that way. Back before my near Handshake with the Grim Reaper, back in ’95, I could drink like a parched Bedouin and pop out of bed at 6:30, ready to spit ‘n’ cuss. Immediately after I got out of Overlake and had my very first two glasses of Cline Zinfandel, the Agony began and it continues to this day.
For me, working in the wine trade, this isn’t just something I can choose to avoid altogether. In 2007, when we owned our wine shop in Woodinville, I attended four trade tastings, one sunny-but-cold Monday, and tasted FOUR HUNDRED AND TWENTY-TWO wines. In one day. I spit all but two, which I just could not bring myself to waste, but even when you don’t swallow, you inevitably imbibe a trace. After that marathon, I had considerably more than a trace. As I stood in the men’s room at Cavatappi Distributors in Ballard, scrubbing at my purple tongue with a wet paper towel, like some surly, vertical Chow-dog, I felt it coming on.
In a previous post in this blog, I noted that I got headaches and didn’t know exactly why they happen. By some happy quirk of fate, a genuine medical professional, Bob Condon, read my little bloglet and sent me this email in response:
“Wine headaches are specific to both wines and individuals. The exact causes are not precisely known, but some broad brush statements can be made.
There are two main agents causing wine headaches: histamine1 (but not histamine2) and serotonin. Both are called congeners, and come from wine skins and the wood in barrels in minute amounts that are difficult to measure but biologically active because they interact with specific receptors.
We have receptors for histamine1 and serotonin on the vasculature of our brains, as well as elsewhere. When a specific congener links up with a histamine1 receptor, it causes dilation of blood vessels; flushed cheeks are one sign. But inside our head, a closed space, the increased volume of blood in the dilated vessels increases pressure and causes a headache. Histamine1 headaches are mostly related to red wines. You can prevent them by taking a non-sedating histamine1 blocker, such as claritin, before you drink the wine.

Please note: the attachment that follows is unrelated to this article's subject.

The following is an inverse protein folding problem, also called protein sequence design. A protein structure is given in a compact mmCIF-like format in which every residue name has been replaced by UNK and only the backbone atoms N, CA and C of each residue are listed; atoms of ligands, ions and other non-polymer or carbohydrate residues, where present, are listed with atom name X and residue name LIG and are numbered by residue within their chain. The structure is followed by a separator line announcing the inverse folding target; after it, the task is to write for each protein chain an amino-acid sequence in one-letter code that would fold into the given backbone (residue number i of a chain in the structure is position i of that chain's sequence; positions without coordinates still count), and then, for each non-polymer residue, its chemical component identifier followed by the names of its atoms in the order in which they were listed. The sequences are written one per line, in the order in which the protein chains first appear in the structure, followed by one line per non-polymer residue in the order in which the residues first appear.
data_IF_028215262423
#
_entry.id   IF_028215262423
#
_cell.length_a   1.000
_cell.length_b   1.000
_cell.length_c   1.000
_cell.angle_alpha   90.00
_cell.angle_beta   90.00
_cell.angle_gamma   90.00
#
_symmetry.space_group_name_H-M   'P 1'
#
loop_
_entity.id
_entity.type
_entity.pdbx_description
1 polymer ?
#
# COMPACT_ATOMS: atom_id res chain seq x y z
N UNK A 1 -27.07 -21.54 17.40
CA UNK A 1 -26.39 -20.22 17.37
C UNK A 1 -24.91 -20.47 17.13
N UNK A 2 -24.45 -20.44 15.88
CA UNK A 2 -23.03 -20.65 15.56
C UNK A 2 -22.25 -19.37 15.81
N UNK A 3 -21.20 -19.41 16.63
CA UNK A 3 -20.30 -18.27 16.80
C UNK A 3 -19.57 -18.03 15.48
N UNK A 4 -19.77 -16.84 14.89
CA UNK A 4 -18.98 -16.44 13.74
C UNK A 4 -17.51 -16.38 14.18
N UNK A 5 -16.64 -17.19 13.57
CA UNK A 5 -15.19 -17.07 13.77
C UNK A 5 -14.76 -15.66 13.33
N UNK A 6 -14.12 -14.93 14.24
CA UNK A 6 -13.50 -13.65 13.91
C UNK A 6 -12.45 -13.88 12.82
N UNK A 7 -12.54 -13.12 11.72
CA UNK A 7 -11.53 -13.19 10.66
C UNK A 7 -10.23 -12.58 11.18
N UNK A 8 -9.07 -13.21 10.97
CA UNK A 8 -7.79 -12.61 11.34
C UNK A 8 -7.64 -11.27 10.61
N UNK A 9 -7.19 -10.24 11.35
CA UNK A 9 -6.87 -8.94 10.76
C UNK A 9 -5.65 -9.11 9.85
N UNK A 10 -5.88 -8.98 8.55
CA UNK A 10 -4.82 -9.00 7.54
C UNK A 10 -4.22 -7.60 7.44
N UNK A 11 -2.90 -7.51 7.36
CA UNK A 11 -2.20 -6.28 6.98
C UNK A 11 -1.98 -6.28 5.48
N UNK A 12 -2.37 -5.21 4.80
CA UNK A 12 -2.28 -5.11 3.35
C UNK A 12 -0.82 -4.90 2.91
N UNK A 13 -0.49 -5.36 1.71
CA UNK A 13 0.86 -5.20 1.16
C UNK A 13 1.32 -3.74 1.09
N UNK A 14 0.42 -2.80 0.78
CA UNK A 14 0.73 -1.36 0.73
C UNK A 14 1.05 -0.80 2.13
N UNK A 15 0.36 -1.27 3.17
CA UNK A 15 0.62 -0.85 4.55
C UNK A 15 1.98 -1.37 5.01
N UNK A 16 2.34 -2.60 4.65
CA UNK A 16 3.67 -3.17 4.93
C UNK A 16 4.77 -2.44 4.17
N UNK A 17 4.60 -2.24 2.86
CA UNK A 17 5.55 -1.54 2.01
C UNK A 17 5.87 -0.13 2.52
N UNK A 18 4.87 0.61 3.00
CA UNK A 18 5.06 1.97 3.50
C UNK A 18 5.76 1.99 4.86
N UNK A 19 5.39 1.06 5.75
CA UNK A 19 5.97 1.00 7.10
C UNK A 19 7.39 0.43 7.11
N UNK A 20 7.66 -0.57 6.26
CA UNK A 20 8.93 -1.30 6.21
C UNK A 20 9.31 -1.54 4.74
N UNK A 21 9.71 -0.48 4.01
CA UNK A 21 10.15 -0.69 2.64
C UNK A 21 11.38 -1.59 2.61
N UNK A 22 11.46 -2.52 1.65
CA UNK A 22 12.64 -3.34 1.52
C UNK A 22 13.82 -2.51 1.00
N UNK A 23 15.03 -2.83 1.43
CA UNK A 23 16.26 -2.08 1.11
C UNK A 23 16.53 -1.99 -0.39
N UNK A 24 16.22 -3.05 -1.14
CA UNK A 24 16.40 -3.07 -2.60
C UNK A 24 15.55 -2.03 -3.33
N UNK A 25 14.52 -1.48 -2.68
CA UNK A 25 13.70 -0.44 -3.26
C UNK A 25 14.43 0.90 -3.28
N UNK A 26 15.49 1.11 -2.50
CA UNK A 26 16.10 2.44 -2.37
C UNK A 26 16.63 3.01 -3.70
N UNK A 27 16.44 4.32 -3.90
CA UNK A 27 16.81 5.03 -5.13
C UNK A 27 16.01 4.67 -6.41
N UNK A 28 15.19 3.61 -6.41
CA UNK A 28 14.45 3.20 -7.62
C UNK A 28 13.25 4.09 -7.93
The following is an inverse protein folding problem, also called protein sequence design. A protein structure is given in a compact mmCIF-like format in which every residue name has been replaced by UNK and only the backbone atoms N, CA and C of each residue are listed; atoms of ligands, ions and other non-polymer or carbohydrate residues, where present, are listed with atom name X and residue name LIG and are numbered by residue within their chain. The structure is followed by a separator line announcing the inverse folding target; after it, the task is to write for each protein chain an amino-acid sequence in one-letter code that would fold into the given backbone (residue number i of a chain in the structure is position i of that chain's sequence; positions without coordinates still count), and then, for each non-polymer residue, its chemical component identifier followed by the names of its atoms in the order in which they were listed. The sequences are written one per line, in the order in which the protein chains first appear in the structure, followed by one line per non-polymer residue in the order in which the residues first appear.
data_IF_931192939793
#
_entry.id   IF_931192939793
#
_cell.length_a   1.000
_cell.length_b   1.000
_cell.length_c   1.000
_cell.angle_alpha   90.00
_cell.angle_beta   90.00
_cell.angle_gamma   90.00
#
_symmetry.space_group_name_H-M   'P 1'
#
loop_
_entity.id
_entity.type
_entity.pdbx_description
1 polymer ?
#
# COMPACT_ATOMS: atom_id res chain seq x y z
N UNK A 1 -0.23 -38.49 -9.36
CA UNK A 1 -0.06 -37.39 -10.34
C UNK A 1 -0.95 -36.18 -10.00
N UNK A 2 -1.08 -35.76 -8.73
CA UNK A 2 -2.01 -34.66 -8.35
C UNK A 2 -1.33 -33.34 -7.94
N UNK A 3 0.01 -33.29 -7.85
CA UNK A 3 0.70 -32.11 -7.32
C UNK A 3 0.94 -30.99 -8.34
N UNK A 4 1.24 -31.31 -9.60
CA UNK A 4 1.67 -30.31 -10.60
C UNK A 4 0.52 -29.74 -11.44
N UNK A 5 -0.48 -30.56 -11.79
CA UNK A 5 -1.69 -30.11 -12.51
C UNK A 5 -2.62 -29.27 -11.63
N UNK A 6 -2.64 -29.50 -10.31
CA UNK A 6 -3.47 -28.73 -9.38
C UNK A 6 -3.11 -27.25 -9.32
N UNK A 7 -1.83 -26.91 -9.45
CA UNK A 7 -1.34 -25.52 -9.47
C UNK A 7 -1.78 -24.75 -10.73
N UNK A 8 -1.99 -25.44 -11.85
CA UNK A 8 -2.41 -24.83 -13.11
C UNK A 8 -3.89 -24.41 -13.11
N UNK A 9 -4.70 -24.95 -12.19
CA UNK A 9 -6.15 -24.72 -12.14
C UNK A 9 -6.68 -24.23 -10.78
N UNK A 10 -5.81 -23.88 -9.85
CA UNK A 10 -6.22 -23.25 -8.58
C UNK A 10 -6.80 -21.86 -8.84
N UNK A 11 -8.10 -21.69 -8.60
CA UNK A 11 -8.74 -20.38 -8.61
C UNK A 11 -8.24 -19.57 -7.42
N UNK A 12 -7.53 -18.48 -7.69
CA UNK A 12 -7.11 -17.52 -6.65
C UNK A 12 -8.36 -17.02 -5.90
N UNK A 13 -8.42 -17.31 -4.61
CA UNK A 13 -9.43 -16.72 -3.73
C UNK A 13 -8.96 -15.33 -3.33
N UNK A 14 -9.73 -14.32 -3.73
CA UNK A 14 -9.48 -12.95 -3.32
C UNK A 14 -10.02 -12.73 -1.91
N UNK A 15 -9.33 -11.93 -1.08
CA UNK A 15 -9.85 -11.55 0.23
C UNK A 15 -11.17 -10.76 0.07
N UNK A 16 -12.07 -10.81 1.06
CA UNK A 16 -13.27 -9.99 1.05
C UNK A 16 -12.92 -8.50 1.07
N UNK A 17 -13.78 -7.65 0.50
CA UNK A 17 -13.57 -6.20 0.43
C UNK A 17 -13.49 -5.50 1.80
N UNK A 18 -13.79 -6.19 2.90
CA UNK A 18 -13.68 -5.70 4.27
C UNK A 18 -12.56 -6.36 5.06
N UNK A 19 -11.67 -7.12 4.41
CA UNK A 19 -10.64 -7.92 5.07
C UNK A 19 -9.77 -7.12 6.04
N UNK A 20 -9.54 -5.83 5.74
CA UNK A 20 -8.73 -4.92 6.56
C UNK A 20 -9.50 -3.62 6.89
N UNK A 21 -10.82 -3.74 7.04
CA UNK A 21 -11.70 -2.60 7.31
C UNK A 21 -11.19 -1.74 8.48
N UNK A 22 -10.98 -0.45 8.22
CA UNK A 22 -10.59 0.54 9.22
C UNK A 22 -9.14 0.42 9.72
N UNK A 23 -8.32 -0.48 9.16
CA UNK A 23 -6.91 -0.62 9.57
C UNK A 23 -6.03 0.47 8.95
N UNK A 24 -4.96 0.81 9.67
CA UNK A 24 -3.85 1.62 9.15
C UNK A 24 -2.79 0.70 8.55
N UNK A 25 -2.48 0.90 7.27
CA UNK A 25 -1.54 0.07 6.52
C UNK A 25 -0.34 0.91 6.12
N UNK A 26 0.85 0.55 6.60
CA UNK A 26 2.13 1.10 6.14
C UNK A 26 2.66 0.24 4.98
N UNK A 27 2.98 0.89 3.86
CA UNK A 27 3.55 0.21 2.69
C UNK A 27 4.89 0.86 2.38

The congeners linking with serotonin receptors are usually associated with white wines, and cause blushing and sweating, sometimes profuse, that can be embarrassing. Headaches are less common, and less severe when they do occur. It can take only a few sips to set off serotonin related reactions. Unfortunately, there are no readily available good serotonin blockers, so you need to remember the wines that set off such reactions for you and avoid them. The presence of reactive congeners seems to be limited to individual batches of wines, so a reaction to a wine from one vintage is no predictor of reaction to another vintage, nor to the same wine made by another winery.
Try taking a non-sedating histamine1 blocker to see if it helps with your wine headaches.“
Having, uh, rather a LOT of wine in my possession and, happily, a handful of Claritin, I decided to test this out. A third of a bottle is usually enough to make my head ring like – exactly like – The Liberty Bell: cracked and dissonant. I shot a cap of Claritin, sat and had three glasses of a nice Spanish Mourvedre, read a book, and waited. In about 45 minutes – about the normal interval for my Descent Into The Bowels of Hell – I began to notice…nothing. No headache. Hey! No Headache! I waited another hour. Nada. Three hours later, I was still dandy and now deeply in love with Bob Condon, MD.
I was never allergic before moving to Washington in 1992. In North Carolina, I could have smoked while wearing a cat-hair sweater in a dust storm, lying on a bed of Scotch Broom, and walked away unscathed. (Have you ever heard of anyone being “scathed”? Me, neither.) Out here, I get the Two Dwarves Effect: Sneezy and Grumpy. It figures that my histamine receptors would seek out and mate, floozie-like, with every passing congener…or even the congener’s dumpy wing-man buddy. Drinking red wine and not paying the piper after was a revelation. It’s hard to even find the words to describe the euphoria. It was exactly like being let out of a small closet filled with sharp objects.
I’m not saying this will work for you – and neither is Bob. As he said, wines differ from vintage to vintage and from one bottle to the next. In my extreme case, all reds do it. So your problem might be different. I also correspond with a buddy of mine who became a noted Maryland immunologist and whose hobby is studying wine. He’s working on a possible source of allergic reaction to the tannic content of reds. The subject is far from closed but even having a chance at a solution is more than a lot of us ever expected to see.
For years, I advised my customers and friends to keep a log of which wines cause their headaches and avoid them, especially the whites, which cause far fewer problems. But I had no idea there might actually be a preventive. It just proves, I guess, that if you want actual information on something having to do with one’s anatomy, going to a trained medical professional makes a lot more sense than going to an artsy, crabby 50-something ex-actor who thinks “persistent cloaca” has something to do with door-to-door sales.